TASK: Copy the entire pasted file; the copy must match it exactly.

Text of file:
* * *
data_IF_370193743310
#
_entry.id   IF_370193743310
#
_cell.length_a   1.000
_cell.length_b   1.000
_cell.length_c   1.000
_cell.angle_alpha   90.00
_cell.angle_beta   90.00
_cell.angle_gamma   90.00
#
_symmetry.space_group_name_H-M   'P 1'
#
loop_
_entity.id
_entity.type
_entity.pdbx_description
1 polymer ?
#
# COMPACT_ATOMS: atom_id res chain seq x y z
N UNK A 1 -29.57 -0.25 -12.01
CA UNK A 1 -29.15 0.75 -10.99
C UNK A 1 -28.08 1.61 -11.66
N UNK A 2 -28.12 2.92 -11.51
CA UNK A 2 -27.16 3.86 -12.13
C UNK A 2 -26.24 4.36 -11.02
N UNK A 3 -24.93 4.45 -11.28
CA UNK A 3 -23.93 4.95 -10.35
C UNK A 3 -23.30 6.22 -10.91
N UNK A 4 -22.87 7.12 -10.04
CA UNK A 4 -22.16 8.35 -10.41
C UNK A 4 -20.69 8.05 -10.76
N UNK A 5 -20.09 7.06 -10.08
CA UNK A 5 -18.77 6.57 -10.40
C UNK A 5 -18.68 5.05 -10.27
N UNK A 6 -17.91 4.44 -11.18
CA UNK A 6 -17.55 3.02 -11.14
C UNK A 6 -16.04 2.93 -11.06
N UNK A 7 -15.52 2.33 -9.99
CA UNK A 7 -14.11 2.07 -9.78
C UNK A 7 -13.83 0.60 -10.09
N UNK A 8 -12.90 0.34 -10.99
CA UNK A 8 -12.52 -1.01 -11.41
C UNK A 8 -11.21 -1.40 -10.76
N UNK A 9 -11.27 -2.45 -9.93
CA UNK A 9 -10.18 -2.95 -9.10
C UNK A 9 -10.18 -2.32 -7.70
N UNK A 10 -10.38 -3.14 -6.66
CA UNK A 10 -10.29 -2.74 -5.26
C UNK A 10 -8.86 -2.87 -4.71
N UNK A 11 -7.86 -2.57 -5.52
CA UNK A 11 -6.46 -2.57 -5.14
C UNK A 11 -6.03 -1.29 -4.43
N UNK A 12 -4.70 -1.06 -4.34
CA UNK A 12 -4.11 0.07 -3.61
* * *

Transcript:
data_IF_370193743310
#
_entry.id   IF_370193743310
#
_cell.length_a   1.000
_cell.length_b   1.000
_cell.length_c   1.000
_cell.angle_alpha   90.00
_cell.angle_beta   90.00
_cell.angle_gamma   90.00
#
_symmetry.space_group_name_H-M   'P 1'
#
loop_
_entity.id
_entity.type
_entity.pdbx_description
1 polymer ?
#
# COMPACT_ATOMS: atom_id res chain seq x y z
N UNK A 1 -29.57 -0.25 -12.01
CA UNK A 1 -29.15 0.75 -10.99
C UNK A 1 -28.08 1.61 -11.66
N UNK A 2 -28.12 2.92 -11.51
CA UNK A 2 -27.16 3.86 -12.13
C UNK A 2 -26.24 4.36 -11.02
N UNK A 3 -24.93 4.45 -11.28
CA UNK A 3 -23.93 4.95 -10.35
C UNK A 3 -23.30 6.22 -10.91
N UNK A 4 -22.87 7.12 -10.04
CA UNK A 4 -22.16 8.35 -10.41
C UNK A 4 -20.69 8.05 -10.76
N UNK A 5 -20.09 7.06 -10.08
CA UNK A 5 -18.77 6.57 -10.40
C UNK A 5 -18.68 5.05 -10.27
N UNK A 6 -17.91 4.44 -11.18
CA UNK A 6 -17.55 3.02 -11.14
C UNK A 6 -16.04 2.93 -11.06
N UNK A 7 -15.52 2.33 -9.99
CA UNK A 7 -14.11 2.07 -9.78
C UNK A 7 -13.83 0.60 -10.09
N UNK A 8 -12.90 0.34 -10.99
CA UNK A 8 -12.52 -1.01 -11.41
C UNK A 8 -11.21 -1.40 -10.76
N UNK A 9 -11.27 -2.45 -9.93
CA UNK A 9 -10.18 -2.95 -9.10
C UNK A 9 -10.18 -2.32 -7.70
N UNK A 10 -10.38 -3.14 -6.66
CA UNK A 10 -10.29 -2.74 -5.26
C UNK A 10 -8.86 -2.87 -4.71
N UNK A 11 -7.86 -2.57 -5.52
CA UNK A 11 -6.46 -2.57 -5.14
C UNK A 11 -6.03 -1.29 -4.43
N UNK A 12 -4.70 -1.06 -4.34
CA UNK A 12 -4.11 0.07 -3.61